Ninth Circuit: FOIA’s “reading room” provision is judicially enforceable

The Ninth Circuit today issued its decision in Animal Legal Defense Fund v. USDA. Here's the court's summary of the decision:

The panel reversed in part and affirmed in part the district court’s dismissal for lack of subject matter jurisdiction of plaintiffs’ action against the U.S. Department of Agriculture, alleging claims under the Freedom of Information Act (“FOIA”) and the Administrative Procedure Act (“APA”).

FOIA requires federal agencies to make certain agency records “available for public inspection in an electronic format.” 5 U.S.C. § 552(a)(2). FOIA’s judicial-review provision authorizes district courts to enjoin violations of this “reading room” provision. The Animal and Plant Health Inspection Service (“APHIS”) enforces the Animal Welfare Act on behalf of the U.S. Department of Agriculture. In February 2017, APHIS removed various compliance and enforcement records from its website, and has represented that it will no longer post certain records.

Plaintiffs are animal rights organizations, and they alleged that defendants violated FOIA’s reading-room provision. Plaintiffs requested that the district court enjoin the agency from withholding the records and order the agency to make the records publicly available in an electronic format on an ongoing basis.

The panel held that plaintiffs have standing because their inability to inspect documents in virtual reading rooms harmed them in real-world ways, their injuries were different from the injuries sustained by other Americans who never regularly visited the online reading rooms, and their alleged injuries were “fairly traceable” to the agency’s action, and likely to be redressed by their requested relief.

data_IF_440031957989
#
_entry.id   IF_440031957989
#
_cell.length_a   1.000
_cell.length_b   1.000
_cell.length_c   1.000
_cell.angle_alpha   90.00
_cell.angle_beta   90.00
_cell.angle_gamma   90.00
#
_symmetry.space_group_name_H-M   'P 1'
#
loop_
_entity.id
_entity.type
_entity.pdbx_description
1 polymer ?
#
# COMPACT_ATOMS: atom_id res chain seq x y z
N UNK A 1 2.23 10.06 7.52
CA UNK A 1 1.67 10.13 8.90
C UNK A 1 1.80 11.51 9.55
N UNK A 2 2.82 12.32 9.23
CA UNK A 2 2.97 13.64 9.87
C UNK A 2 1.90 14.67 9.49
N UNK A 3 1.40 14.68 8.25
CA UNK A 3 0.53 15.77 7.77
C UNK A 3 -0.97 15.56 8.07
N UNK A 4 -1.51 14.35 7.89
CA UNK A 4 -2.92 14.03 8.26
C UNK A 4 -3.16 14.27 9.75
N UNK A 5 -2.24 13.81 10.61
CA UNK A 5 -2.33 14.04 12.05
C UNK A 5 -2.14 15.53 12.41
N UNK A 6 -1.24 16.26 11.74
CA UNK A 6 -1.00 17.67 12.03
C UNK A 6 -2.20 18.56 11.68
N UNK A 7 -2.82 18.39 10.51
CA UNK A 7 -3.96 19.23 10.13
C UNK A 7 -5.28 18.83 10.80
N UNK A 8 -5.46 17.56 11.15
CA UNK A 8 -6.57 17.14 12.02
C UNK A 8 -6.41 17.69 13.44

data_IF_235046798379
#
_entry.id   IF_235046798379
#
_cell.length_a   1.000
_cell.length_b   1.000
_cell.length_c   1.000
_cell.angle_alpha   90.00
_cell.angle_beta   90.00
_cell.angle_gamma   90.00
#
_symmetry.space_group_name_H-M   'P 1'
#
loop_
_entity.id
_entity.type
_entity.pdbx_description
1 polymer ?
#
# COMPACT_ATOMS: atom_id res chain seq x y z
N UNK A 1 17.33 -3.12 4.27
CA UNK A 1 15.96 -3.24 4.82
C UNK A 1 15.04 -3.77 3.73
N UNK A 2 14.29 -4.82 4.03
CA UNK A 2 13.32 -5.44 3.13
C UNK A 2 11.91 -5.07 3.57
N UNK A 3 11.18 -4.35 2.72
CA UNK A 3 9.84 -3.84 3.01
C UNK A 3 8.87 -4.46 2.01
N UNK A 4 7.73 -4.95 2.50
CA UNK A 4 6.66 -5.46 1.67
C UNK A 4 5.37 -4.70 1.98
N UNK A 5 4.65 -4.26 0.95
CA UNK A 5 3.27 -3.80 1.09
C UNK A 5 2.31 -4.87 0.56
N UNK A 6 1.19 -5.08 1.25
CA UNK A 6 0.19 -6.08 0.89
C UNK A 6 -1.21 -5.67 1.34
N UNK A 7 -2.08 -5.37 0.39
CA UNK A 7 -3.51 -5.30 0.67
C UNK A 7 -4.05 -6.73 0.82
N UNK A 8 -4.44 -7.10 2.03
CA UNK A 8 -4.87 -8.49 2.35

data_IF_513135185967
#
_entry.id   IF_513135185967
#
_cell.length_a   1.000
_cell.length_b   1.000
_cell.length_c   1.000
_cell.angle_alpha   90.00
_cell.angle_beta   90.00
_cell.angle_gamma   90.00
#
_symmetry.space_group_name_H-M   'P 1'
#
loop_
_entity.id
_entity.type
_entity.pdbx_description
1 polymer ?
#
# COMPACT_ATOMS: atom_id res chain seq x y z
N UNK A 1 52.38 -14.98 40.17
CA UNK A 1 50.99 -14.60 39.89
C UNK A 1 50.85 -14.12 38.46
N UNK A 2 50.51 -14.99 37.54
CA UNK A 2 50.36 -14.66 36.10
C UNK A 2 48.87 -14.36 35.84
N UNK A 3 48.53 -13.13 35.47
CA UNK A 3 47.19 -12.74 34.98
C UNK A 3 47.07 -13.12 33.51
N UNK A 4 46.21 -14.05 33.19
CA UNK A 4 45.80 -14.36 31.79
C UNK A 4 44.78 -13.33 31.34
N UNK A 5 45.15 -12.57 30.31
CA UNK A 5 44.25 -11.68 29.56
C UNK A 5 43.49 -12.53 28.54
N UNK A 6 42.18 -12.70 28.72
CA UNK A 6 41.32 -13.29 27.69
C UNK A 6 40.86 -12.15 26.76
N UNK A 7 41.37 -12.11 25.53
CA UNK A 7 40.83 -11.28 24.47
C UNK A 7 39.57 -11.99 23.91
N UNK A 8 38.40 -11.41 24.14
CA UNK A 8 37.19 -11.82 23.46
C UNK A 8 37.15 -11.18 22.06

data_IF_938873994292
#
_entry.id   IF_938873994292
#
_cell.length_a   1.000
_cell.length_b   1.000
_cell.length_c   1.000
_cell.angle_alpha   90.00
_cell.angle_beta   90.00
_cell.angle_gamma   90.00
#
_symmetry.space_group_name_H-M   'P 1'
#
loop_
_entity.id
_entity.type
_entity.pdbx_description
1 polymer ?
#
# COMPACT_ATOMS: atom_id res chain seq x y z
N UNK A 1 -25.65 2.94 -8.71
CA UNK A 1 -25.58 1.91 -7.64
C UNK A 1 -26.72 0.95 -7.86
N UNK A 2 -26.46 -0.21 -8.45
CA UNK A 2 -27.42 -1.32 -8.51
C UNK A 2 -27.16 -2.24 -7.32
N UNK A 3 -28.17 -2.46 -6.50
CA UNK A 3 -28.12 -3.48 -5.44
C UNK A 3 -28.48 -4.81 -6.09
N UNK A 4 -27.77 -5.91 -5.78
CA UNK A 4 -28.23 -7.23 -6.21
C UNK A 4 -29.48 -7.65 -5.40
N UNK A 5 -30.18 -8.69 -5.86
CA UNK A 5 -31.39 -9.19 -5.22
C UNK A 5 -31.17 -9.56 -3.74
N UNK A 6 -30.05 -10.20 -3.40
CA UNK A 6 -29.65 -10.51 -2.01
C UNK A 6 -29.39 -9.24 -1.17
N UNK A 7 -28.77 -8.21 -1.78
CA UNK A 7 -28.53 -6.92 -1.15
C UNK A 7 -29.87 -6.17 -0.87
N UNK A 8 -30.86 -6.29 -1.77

The panel held that 5 U.S.C. § 552(a)(4)(B) provided district courts with authority to order an agency to post records in an online reading room, and reversed the dismissal of the FOIA claims. The panel rejected APHIS’s challenges to this holding. In addition to the text and structure of FOIA, several lines of Supreme Court and Ninth Circuit precedent support interpreting FOIA’s judicial-review provision as authorizing district courts to order agencies to comply with their § 552(a)(2) obligations. The panel noted its disagreement with the D.C. Circuit’s analysis in Citizens for Responsibility & Ethics in Washington v. DOJ (“CREW I”), 846 F.3d 1235, 1238–44 (D.C. Cir. 2017) (holding that FOIA constrains judicial enforcement of the reading-room provision).

The panel left it to the district court on remand to decide in the first instance whether plaintiffs have exhausted their reading room claim, or whether such exhaustion would be futile.

The panel affirmed the district court’s dismissal of plaintiffs’ Administrative Procedure Act claims because the potential for meaningful relief under FOIA displaced these claims.

Judge Callahan dissented in part. For the reasons set forth in CREW I, Judge Callahan would hold that FOIA provided an adequate alternative remedy, and courts lacked authority under FOIA to order agencies to make records available for public inspection. She would affirm the dismissal of plaintiffs’ FOIA claim for lack of subject matter jurisdiction.

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